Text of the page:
Stampfer was astonished that “distinguished professors at great universities” could say that rogue states in the Middle East “are not a threat to vital U.S. interests except inasmuch as they are a threat to Israel.”
When the authors take up Iran’s nuclear ambitions and state that they do not pose a threat to the United States, Stampfer disagreed.
“The greatest threat that Iran poses as a center of Shiite power is to the very wealthy Sunni nations like Saudi Arabia, Kuwait, the Emirates who are deeply concerned.
“And they are America’s strong allies and providers of oil. To say that Iran’s nuclear ambitions do not pose a direct threat to the U.S. is totally overlooking what they do pose a direct threat to.”
Stampfer said it takes “an enormous stretch of the imagination” to accept the authors’ claim that the war in Iraq was motivated, as the authors wrote, “in good part by a desire to make Israel more secure,” and less by a desire to combat terrorism or secure oil supplies.
And when the two authors state that Palestinian violence is not right but “not surprising,” Stampfer replied that the subtext is that there is some merit in their violence, “they’re justified; that’s why it’s not surprising.”
“There is no way in the world that I would accept terrorism as a legitimate means of achieving political ends,” said the rabbi.
Pointing to his own criticism of some of Israel’s actions and policies, he said those actions and policies can hardly lead anyone to suggest that the Palestinians are innocent of any responsibility in the Middle East conflict.
Stampfer called the authors’ assertion that they understood they were courting allegations of anti-Semitism “a crude effort to deflect that kind of a charge.”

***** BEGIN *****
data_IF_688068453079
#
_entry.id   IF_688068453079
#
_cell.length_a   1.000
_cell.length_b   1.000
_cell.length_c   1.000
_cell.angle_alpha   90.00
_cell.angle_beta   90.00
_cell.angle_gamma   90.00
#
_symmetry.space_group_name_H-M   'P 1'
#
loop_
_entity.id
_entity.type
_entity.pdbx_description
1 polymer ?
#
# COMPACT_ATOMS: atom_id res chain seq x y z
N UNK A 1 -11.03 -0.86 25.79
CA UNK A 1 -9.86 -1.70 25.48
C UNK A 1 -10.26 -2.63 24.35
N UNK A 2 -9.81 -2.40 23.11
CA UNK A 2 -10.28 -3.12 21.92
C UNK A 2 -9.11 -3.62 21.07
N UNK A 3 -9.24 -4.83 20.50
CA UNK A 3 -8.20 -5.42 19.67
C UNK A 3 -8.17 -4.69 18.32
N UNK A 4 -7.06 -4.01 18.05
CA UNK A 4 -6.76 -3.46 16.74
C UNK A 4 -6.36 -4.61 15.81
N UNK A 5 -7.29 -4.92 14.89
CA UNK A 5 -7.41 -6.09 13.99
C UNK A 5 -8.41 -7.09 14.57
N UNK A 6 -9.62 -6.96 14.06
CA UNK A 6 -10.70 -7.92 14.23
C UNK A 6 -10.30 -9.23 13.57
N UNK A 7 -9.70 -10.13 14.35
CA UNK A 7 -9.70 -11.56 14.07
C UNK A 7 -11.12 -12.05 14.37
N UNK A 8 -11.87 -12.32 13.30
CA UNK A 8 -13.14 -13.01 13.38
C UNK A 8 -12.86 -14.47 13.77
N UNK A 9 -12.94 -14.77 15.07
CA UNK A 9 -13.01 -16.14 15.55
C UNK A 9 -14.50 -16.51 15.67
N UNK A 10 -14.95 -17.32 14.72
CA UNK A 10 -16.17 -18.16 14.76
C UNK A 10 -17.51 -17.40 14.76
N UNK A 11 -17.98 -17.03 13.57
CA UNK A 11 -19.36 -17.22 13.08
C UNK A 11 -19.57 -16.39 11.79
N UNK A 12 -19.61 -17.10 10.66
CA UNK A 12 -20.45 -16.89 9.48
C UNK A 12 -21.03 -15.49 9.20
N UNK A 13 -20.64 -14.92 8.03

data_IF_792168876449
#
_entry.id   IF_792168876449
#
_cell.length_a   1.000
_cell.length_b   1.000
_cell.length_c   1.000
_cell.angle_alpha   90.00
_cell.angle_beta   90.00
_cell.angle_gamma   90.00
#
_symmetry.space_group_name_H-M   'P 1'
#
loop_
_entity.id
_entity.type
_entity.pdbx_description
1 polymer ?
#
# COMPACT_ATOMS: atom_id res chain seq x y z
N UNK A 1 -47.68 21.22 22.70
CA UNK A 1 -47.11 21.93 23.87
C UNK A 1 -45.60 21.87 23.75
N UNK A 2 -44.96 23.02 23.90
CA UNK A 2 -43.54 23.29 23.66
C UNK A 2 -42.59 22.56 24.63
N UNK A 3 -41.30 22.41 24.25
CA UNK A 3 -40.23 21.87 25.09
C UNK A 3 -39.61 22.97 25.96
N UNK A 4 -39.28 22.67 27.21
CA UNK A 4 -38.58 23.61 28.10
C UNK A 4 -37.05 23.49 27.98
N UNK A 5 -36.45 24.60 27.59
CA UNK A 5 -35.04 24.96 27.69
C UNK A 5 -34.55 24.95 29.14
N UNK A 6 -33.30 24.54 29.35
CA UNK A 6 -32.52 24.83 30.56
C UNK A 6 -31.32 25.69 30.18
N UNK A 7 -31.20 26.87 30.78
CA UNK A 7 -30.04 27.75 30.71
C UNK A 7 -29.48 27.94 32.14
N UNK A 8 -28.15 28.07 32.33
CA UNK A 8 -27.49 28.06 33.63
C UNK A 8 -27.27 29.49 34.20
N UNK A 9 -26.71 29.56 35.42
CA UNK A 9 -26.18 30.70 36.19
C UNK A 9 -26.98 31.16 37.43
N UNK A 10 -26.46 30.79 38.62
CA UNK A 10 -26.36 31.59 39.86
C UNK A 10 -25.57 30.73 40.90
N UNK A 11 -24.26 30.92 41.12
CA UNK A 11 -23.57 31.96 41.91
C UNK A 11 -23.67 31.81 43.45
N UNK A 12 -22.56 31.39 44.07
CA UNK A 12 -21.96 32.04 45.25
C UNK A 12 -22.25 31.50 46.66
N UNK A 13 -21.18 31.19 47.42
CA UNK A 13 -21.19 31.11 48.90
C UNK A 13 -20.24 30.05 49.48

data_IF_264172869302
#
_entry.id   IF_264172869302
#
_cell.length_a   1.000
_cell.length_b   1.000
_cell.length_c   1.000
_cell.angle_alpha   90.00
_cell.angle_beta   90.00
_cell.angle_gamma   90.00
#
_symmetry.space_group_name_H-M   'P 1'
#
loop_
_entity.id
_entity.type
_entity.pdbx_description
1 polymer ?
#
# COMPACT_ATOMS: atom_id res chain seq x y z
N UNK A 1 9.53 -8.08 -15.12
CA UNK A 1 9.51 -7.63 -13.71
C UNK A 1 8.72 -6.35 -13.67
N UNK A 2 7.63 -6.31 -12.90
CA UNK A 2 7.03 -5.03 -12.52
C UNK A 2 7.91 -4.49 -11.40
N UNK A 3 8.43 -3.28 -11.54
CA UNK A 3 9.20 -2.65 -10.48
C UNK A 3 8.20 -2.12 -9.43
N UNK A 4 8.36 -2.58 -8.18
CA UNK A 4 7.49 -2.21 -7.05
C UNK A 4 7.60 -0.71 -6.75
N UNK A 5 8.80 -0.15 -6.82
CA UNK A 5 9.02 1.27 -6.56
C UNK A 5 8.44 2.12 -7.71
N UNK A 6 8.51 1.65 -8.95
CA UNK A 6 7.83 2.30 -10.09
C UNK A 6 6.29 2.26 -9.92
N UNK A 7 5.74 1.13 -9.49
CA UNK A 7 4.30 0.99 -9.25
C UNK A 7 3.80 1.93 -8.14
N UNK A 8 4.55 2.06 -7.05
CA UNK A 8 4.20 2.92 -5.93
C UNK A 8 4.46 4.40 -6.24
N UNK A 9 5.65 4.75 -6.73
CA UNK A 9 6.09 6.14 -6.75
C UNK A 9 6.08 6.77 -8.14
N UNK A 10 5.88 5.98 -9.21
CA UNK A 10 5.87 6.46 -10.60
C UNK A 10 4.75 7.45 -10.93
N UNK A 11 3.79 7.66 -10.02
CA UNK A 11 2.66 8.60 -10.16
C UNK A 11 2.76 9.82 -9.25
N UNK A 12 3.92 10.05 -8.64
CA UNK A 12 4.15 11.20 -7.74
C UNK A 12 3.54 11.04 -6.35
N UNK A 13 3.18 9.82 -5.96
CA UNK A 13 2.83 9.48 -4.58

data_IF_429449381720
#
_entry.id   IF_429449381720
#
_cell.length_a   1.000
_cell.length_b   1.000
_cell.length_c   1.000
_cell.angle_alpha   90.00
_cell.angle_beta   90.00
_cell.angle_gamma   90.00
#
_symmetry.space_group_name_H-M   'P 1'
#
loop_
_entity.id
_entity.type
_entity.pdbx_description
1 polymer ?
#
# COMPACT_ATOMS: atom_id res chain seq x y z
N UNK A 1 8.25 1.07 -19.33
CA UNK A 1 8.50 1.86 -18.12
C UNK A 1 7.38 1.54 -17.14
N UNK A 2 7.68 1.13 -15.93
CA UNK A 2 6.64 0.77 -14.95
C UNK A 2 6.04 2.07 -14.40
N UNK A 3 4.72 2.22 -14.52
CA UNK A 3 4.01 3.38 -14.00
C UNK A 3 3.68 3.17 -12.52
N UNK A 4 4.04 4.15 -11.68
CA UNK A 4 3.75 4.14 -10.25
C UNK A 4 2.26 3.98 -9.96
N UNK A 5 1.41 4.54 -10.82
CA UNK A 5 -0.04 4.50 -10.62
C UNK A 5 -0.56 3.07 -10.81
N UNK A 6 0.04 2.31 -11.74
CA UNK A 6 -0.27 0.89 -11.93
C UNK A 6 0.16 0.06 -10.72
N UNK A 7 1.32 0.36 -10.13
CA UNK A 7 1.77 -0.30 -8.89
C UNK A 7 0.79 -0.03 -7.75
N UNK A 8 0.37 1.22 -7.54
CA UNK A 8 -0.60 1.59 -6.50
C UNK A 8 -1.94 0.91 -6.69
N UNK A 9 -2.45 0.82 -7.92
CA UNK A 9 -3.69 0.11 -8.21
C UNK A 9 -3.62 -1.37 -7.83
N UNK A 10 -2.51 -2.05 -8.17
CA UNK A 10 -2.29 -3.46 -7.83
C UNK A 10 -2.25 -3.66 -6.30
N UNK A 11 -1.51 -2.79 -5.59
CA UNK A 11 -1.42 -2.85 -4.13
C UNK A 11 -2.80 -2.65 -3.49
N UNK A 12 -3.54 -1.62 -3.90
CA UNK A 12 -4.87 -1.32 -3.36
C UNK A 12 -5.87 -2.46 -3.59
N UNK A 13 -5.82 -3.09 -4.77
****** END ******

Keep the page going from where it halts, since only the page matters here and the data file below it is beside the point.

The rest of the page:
He dismissed the author’s claims that Jews control the media, the think tanks and the college campuses.
At the end of a presentation Stampfer turned to his own experience as a member of the Hagannah, the precursor to Israel’s modern army, during Israel’s War of Independence in 1948.
Stampfer quoted the authors on the subject of that war: “Israel is often portrayed as David confronted by Goliath. But the converse is closer to the truth. Contrary to popular belief, the Zionists had larger and better equipped, better led forces during the 1948 War of Independence.”
Stampfer replied, “That’s an absolute lie,” although he did allow that Israeli forces were better led.
He noted that before the fully equipped armies of seven surrounding Arab nations invaded Israel to launch the War of Independence, there had been 100 thousand British troops in what was then Palestine dedicated to rooting out any Jewish military capacity.
He recounted his and his wife Goldie’s experience of riding buses in Jerusalem that were routinely stopped by British troops and searched for arms.
Stampfer was a rabbinc student in Jerusalem at the time.
“There wasn’t the faintest possibility of the existence in Palestine at the beginning of the War of Independence of a single military plane, a single tank, a single piece of artillery. It couldn’t have happened under the watchful eye of the British government,” said Stampfer.
In his own secret training for the Hagannah, he said, all they had was an assortment of mismatched rifles “from about a dozen different countries—Czech, American, British, French—and each one operated differently.”
And when a Hagannah unit was surrounded between Jerusalem and Hebron there were no Jewish planes to drop ammunition and medical supplies. His unit was assigned to resupply the beleaguered outpost on foot and under cover of darkness. The attempt failed and the men sent from his unit to do the job fell in an ambush.
“And they (Walt and Mearsheimer) are saying Israel won because it was better equipped,” Stampfer declamed in disbelief.
“When we come across a statement like this that is patently untrue, that should lead one to have some serious questions about the whole argument that they develop.”